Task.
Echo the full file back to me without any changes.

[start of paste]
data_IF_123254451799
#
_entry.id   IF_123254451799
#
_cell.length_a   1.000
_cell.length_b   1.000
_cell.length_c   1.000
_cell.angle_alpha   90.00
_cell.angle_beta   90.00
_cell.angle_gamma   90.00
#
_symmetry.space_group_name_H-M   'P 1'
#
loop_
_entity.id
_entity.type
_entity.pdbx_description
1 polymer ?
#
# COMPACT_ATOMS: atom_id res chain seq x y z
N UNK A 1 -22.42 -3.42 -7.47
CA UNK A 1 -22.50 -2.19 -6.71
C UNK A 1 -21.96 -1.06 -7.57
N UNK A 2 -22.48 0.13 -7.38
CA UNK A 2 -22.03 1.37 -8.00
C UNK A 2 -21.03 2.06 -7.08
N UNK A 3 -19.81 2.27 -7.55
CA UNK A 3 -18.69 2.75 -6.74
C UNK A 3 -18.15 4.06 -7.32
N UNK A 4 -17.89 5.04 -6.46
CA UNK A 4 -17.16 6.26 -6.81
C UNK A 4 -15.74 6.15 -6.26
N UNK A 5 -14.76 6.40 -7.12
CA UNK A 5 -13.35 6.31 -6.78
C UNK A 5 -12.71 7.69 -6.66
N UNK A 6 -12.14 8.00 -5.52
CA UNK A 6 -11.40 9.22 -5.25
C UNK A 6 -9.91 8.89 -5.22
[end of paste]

data_IF_123254451799
#
_entry.id   IF_123254451799
#
_cell.length_a   1.000
_cell.length_b   1.000
_cell.length_c   1.000
_cell.angle_alpha   90.00
_cell.angle_beta   90.00
_cell.angle_gamma   90.00
#
_symmetry.space_group_name_H-M   'P 1'
#
loop_
_entity.id
_entity.type
_entity.pdbx_description
1 polymer ?
#
# COMPACT_ATOMS: atom_id res chain seq x y z
N UNK A 1 -22.42 -3.42 -7.47
CA UNK A 1 -22.50 -2.19 -6.71
C UNK A 1 -21.96 -1.06 -7.57
N UNK A 2 -22.48 0.13 -7.38
CA UNK A 2 -22.03 1.37 -8.00
C UNK A 2 -21.03 2.06 -7.08
N UNK A 3 -19.81 2.27 -7.55
CA UNK A 3 -18.69 2.75 -6.74
C UNK A 3 -18.15 4.06 -7.32
N UNK A 4 -17.89 5.04 -6.46
CA UNK A 4 -17.16 6.26 -6.81
C UNK A 4 -15.74 6.15 -6.26
N UNK A 5 -14.76 6.40 -7.12
CA UNK A 5 -13.35 6.31 -6.78
C UNK A 5 -12.71 7.69 -6.66
N UNK A 6 -12.14 8.00 -5.52
CA UNK A 6 -11.40 9.22 -5.25
C UNK A 6 -9.91 8.89 -5.22